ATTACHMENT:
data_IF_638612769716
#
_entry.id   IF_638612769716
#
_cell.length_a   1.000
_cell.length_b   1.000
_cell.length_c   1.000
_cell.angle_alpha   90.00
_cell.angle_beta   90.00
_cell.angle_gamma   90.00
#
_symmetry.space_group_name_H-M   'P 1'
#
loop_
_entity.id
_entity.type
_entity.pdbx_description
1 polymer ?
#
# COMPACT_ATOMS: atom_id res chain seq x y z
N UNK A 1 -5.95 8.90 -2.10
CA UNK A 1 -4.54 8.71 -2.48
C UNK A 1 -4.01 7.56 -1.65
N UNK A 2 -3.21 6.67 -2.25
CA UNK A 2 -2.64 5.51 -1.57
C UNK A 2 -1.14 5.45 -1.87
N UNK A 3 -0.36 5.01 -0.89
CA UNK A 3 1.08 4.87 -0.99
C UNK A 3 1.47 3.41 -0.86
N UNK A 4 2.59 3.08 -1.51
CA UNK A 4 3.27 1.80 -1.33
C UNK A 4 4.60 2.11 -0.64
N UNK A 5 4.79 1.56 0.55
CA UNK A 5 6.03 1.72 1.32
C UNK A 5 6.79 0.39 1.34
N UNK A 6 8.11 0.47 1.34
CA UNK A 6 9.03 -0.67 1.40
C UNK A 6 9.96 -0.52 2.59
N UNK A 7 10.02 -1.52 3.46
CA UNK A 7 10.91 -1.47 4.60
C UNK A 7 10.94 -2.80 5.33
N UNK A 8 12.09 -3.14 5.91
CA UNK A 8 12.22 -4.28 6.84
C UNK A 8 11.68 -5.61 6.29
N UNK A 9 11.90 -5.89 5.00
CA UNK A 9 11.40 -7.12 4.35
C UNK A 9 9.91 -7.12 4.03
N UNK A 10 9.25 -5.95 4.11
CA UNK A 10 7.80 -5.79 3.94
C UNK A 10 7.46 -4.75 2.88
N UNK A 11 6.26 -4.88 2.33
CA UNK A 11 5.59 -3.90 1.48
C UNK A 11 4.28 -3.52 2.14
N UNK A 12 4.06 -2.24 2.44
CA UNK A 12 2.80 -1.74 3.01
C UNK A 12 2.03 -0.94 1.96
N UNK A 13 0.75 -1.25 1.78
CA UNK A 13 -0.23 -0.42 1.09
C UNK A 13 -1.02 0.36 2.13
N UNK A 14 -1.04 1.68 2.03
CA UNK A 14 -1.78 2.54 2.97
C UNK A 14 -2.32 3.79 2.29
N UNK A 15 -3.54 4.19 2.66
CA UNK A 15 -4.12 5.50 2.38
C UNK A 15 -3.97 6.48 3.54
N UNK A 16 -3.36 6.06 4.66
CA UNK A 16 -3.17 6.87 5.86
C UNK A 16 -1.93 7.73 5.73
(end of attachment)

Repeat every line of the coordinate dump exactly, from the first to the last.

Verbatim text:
data_IF_638612769716
#
_entry.id   IF_638612769716
#
_cell.length_a   1.000
_cell.length_b   1.000
_cell.length_c   1.000
_cell.angle_alpha   90.00
_cell.angle_beta   90.00
_cell.angle_gamma   90.00
#
_symmetry.space_group_name_H-M   'P 1'
#
loop_
_entity.id
_entity.type
_entity.pdbx_description
1 polymer ?
#
# COMPACT_ATOMS: atom_id res chain seq x y z
N UNK A 1 -5.95 8.90 -2.10
CA UNK A 1 -4.54 8.71 -2.48
C UNK A 1 -4.01 7.56 -1.65
N UNK A 2 -3.21 6.67 -2.25
CA UNK A 2 -2.64 5.51 -1.57
C UNK A 2 -1.14 5.45 -1.87
N UNK A 3 -0.36 5.01 -0.89
CA UNK A 3 1.08 4.87 -0.99
C UNK A 3 1.47 3.41 -0.86
N UNK A 4 2.59 3.08 -1.51
CA UNK A 4 3.27 1.80 -1.33
C UNK A 4 4.60 2.11 -0.64
N UNK A 5 4.79 1.56 0.55
CA UNK A 5 6.03 1.72 1.32
C UNK A 5 6.79 0.39 1.34
N UNK A 6 8.11 0.47 1.34
CA UNK A 6 9.03 -0.67 1.40
C UNK A 6 9.96 -0.52 2.59
N UNK A 7 10.02 -1.52 3.46
CA UNK A 7 10.91 -1.47 4.60
C UNK A 7 10.94 -2.80 5.33
N UNK A 8 12.09 -3.14 5.91
CA UNK A 8 12.22 -4.28 6.84
C UNK A 8 11.68 -5.61 6.29
N UNK A 9 11.90 -5.89 5.00
CA UNK A 9 11.40 -7.12 4.35
C UNK A 9 9.91 -7.12 4.03
N UNK A 10 9.25 -5.95 4.11
CA UNK A 10 7.80 -5.79 3.94
C UNK A 10 7.46 -4.75 2.88
N UNK A 11 6.26 -4.88 2.33
CA UNK A 11 5.59 -3.90 1.48
C UNK A 11 4.28 -3.52 2.14
N UNK A 12 4.06 -2.24 2.44
CA UNK A 12 2.80 -1.74 3.01
C UNK A 12 2.03 -0.94 1.96
N UNK A 13 0.75 -1.25 1.78
CA UNK A 13 -0.23 -0.42 1.09
C UNK A 13 -1.02 0.36 2.13
N UNK A 14 -1.04 1.68 2.03
CA UNK A 14 -1.78 2.54 2.97
C UNK A 14 -2.32 3.79 2.29
N UNK A 15 -3.54 4.19 2.66
CA UNK A 15 -4.12 5.50 2.38
C UNK A 15 -3.97 6.48 3.54
N UNK A 16 -3.36 6.06 4.66
CA UNK A 16 -3.17 6.87 5.86
C UNK A 16 -1.93 7.73 5.73